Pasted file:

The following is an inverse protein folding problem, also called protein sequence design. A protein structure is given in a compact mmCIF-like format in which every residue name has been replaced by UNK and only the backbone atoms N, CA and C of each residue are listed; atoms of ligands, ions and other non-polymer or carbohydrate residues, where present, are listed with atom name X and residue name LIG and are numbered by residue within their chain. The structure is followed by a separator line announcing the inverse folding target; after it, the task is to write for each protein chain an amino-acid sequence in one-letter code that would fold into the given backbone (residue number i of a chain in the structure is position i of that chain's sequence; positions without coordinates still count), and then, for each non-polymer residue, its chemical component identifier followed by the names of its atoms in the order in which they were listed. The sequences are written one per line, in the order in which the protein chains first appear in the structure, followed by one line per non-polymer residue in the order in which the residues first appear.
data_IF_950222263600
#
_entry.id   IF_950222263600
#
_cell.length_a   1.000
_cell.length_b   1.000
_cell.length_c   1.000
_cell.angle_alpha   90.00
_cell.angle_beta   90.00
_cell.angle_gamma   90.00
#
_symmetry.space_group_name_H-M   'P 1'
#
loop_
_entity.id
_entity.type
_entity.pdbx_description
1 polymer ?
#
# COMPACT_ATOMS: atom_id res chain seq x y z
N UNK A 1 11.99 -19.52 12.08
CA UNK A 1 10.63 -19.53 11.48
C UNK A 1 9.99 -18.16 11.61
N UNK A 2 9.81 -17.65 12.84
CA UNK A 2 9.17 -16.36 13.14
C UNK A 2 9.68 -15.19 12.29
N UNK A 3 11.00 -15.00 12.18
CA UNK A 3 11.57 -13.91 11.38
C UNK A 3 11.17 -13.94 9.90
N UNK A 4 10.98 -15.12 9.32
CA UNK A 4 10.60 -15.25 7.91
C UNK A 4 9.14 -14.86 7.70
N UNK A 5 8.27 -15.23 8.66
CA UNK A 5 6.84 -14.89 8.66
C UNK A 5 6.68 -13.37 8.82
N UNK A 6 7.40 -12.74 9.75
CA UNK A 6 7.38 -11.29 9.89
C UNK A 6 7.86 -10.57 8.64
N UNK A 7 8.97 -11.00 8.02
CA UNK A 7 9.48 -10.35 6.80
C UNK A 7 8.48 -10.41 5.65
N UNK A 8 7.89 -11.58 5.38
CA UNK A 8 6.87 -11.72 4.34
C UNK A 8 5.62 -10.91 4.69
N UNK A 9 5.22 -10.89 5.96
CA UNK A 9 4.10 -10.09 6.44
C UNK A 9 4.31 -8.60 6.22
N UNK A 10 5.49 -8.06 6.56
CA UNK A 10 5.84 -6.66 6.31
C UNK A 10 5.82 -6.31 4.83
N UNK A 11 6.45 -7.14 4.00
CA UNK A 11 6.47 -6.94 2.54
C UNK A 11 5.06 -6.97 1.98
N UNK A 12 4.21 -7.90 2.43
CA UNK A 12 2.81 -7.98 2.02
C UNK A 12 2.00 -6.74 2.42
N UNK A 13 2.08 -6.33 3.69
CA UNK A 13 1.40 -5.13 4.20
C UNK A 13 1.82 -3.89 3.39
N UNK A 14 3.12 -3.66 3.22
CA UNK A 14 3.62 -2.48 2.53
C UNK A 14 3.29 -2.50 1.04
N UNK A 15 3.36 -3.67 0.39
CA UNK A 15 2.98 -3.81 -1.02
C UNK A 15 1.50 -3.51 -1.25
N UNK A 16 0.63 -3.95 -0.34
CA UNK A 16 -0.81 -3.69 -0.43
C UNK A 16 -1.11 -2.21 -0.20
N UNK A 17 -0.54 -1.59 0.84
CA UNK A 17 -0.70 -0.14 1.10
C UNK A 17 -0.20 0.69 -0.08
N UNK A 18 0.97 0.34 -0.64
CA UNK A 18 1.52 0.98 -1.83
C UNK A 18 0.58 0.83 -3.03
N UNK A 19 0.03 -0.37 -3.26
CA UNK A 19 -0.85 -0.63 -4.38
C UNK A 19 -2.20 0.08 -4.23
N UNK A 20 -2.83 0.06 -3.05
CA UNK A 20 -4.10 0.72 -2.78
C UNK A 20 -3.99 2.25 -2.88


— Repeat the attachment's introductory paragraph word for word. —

The following is an inverse protein folding problem, also called protein sequence design. A protein structure is given in a compact mmCIF-like format in which every residue name has been replaced by UNK and only the backbone atoms N, CA and C of each residue are listed; atoms of ligands, ions and other non-polymer or carbohydrate residues, where present, are listed with atom name X and residue name LIG and are numbered by residue within their chain. The structure is followed by a separator line announcing the inverse folding target; after it, the task is to write for each protein chain an amino-acid sequence in one-letter code that would fold into the given backbone (residue number i of a chain in the structure is position i of that chain's sequence; positions without coordinates still count), and then, for each non-polymer residue, its chemical component identifier followed by the names of its atoms in the order in which they were listed. The sequences are written one per line, in the order in which the protein chains first appear in the structure, followed by one line per non-polymer residue in the order in which the residues first appear.